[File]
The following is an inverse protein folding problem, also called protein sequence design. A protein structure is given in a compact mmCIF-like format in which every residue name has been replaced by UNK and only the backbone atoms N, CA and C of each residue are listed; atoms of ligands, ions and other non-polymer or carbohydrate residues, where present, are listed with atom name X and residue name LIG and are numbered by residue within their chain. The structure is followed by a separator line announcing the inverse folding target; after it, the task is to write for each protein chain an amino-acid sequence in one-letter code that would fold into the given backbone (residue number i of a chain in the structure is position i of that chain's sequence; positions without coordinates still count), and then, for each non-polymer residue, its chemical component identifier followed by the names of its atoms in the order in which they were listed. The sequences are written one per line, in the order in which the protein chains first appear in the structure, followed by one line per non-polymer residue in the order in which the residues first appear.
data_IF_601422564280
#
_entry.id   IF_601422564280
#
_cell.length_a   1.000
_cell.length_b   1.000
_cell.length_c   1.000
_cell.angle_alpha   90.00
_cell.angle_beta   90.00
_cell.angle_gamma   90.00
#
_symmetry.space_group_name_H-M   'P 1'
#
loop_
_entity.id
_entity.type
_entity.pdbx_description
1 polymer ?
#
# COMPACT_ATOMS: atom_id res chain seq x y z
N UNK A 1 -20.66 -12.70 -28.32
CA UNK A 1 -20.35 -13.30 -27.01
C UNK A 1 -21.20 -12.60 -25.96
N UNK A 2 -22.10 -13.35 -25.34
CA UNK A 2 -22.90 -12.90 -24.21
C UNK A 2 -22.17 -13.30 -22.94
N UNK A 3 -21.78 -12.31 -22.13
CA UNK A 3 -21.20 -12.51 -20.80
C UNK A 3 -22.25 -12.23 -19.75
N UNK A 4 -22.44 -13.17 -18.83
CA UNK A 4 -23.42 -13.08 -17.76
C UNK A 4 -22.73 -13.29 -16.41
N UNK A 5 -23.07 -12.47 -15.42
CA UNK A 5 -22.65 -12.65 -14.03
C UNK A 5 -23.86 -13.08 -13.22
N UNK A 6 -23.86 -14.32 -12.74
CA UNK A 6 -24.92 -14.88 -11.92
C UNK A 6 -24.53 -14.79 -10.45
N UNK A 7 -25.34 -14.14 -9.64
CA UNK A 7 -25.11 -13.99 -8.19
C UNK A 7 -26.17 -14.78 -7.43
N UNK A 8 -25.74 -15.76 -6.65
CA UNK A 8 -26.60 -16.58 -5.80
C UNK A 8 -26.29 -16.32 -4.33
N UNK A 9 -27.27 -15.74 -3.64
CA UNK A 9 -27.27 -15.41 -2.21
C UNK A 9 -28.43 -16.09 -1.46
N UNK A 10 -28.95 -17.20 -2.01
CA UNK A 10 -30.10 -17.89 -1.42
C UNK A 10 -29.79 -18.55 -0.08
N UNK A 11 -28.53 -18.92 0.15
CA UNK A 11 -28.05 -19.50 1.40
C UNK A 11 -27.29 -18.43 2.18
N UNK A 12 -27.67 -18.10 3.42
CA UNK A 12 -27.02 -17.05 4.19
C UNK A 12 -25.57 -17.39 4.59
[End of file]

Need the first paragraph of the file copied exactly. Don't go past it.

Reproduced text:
The following is an inverse protein folding problem, also called protein sequence design. A protein structure is given in a compact mmCIF-like format in which every residue name has been replaced by UNK and only the backbone atoms N, CA and C of each residue are listed; atoms of ligands, ions and other non-polymer or carbohydrate residues, where present, are listed with atom name X and residue name LIG and are numbered by residue within their chain. The structure is followed by a separator line announcing the inverse folding target; after it, the task is to write for each protein chain an amino-acid sequence in one-letter code that would fold into the given backbone (residue number i of a chain in the structure is position i of that chain's sequence; positions without coordinates still count), and then, for each non-polymer residue, its chemical component identifier followed by the names of its atoms in the order in which they were listed. The sequences are written one per line, in the order in which the protein chains first appear in the structure, followed by one line per non-polymer residue in the order in which the residues first appear.